This course is designed to be the equivalent of the general chemistry course usually taken during the first college year with an emphasis on mathematical models. Students should attain a depth of understanding of fundamentals and a reasonable competence in dealing with chemical problems. The course should contribute to the development of the students’ abilities to think clearly and to express their ideas, orally and in writing, with clarity and logic. Topics of study include the structure of matter, states of matter, reactions, descriptive chemistry, and chemical calculations.
AP Environmental Science
The APES course is a full-year course designed to offer students a solid foundation in the introductory college-level understanding of environmental concepts. The goal of this course is to provide students with the scientific principles, concepts, and methodologies to understand the interrelationships of the natural world, to identify and analyze environmental problems both natural and human-made, and to evaluate the risks associated with these problems and examine alternative solutions for resolving and/or preventing them.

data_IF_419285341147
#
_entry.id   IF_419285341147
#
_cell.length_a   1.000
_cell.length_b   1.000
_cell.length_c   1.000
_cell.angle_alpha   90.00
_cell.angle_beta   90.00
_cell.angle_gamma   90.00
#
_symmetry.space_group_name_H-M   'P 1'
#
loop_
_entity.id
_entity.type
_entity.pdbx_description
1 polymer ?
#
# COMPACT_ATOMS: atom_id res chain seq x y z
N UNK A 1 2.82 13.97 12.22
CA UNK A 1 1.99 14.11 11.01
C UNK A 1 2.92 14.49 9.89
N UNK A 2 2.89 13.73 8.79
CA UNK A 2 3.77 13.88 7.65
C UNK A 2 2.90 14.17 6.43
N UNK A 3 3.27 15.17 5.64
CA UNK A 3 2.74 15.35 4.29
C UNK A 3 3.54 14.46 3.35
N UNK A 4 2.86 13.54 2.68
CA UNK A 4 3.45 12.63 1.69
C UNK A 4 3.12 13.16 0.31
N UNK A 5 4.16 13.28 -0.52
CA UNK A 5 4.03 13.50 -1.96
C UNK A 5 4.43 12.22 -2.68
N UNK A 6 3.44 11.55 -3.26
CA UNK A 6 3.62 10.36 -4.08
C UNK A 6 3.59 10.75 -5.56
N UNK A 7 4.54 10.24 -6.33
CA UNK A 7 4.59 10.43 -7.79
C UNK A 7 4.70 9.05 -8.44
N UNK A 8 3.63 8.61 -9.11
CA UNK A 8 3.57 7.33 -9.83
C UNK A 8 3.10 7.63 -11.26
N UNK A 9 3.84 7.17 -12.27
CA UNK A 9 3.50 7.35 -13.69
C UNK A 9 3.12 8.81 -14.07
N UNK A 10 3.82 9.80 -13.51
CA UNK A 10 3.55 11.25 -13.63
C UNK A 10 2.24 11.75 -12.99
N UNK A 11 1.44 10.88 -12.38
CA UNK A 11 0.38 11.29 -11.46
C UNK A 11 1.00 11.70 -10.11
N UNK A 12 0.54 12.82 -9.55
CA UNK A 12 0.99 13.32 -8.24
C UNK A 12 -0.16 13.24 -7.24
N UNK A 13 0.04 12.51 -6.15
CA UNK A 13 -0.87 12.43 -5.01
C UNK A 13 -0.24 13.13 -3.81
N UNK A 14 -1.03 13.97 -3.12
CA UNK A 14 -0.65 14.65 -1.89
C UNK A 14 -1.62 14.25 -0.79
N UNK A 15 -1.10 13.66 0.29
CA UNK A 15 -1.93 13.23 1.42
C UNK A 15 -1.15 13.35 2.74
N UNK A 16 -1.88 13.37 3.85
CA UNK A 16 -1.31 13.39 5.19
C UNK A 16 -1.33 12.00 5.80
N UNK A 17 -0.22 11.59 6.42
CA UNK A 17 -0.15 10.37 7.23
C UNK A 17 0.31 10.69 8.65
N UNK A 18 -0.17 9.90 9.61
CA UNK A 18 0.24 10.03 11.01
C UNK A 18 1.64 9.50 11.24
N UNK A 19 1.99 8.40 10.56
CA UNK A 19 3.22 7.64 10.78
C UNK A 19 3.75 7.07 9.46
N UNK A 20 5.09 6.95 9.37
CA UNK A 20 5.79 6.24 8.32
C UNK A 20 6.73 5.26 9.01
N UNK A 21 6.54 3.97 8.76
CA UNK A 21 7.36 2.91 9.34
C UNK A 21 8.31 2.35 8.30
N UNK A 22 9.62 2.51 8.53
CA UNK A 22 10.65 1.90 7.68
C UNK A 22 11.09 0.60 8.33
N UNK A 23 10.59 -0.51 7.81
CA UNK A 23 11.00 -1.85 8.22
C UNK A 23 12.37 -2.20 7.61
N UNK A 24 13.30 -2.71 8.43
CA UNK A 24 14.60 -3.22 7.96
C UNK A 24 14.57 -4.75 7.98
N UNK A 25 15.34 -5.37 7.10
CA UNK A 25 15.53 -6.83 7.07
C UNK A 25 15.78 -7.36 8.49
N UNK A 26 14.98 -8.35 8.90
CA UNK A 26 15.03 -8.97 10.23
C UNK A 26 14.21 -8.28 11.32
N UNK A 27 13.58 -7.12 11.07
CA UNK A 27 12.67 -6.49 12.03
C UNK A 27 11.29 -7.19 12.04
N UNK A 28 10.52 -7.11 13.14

Physics is a study of the physical world, from the smallest particles composing matter to the universe itself. In the AP Physics class, we will study how things behave, why they do what they do, and what things are made of. Students will leave this class with a better understanding of how the world around them works. The aim of physics class is to produce critical thinkers who can demonstrate proficiency with the following concepts: mechanics, energy & waves, electromagnetism, & fluids. Proficiency must include an understanding of these concepts, the ability to communicate these concepts, and the ability to use these concepts in the laboratory setting as well as the everyday world.